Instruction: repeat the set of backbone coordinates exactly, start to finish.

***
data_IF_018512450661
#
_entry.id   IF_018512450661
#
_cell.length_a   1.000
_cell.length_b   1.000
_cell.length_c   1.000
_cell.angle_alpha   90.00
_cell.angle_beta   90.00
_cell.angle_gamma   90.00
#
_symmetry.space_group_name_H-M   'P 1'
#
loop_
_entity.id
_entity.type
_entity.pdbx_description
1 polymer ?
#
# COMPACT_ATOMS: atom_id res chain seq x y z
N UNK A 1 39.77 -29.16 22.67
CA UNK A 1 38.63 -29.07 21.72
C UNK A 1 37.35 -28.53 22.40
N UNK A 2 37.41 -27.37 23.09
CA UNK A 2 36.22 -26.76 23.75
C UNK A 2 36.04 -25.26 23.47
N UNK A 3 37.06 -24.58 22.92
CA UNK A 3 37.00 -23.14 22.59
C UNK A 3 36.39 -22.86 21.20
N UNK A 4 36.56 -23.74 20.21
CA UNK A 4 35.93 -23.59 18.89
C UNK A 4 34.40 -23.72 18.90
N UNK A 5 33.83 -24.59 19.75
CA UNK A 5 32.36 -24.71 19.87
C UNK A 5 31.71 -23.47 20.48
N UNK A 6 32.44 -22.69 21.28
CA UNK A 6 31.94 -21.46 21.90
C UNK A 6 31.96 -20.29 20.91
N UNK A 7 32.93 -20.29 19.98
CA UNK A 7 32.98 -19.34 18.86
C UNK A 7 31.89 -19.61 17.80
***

data_IF_018512450661
#
_entry.id   IF_018512450661
#
_cell.length_a   1.000
_cell.length_b   1.000
_cell.length_c   1.000
_cell.angle_alpha   90.00
_cell.angle_beta   90.00
_cell.angle_gamma   90.00
#
_symmetry.space_group_name_H-M   'P 1'
#
loop_
_entity.id
_entity.type
_entity.pdbx_description
1 polymer ?
#
# COMPACT_ATOMS: atom_id res chain seq x y z
N UNK A 1 39.77 -29.16 22.67
CA UNK A 1 38.63 -29.07 21.72
C UNK A 1 37.35 -28.53 22.40
N UNK A 2 37.41 -27.37 23.09
CA UNK A 2 36.22 -26.76 23.75
C UNK A 2 36.04 -25.26 23.47
N UNK A 3 37.06 -24.58 22.92
CA UNK A 3 37.00 -23.14 22.59
C UNK A 3 36.39 -22.86 21.20
N UNK A 4 36.56 -23.74 20.21
CA UNK A 4 35.93 -23.59 18.89
C UNK A 4 34.40 -23.72 18.90
N UNK A 5 33.83 -24.59 19.75
CA UNK A 5 32.36 -24.71 19.87
C UNK A 5 31.71 -23.47 20.48
N UNK A 6 32.44 -22.69 21.28
CA UNK A 6 31.94 -21.46 21.90
C UNK A 6 31.96 -20.29 20.91
N UNK A 7 32.93 -20.29 19.98
CA UNK A 7 32.98 -19.34 18.86
C UNK A 7 31.89 -19.61 17.80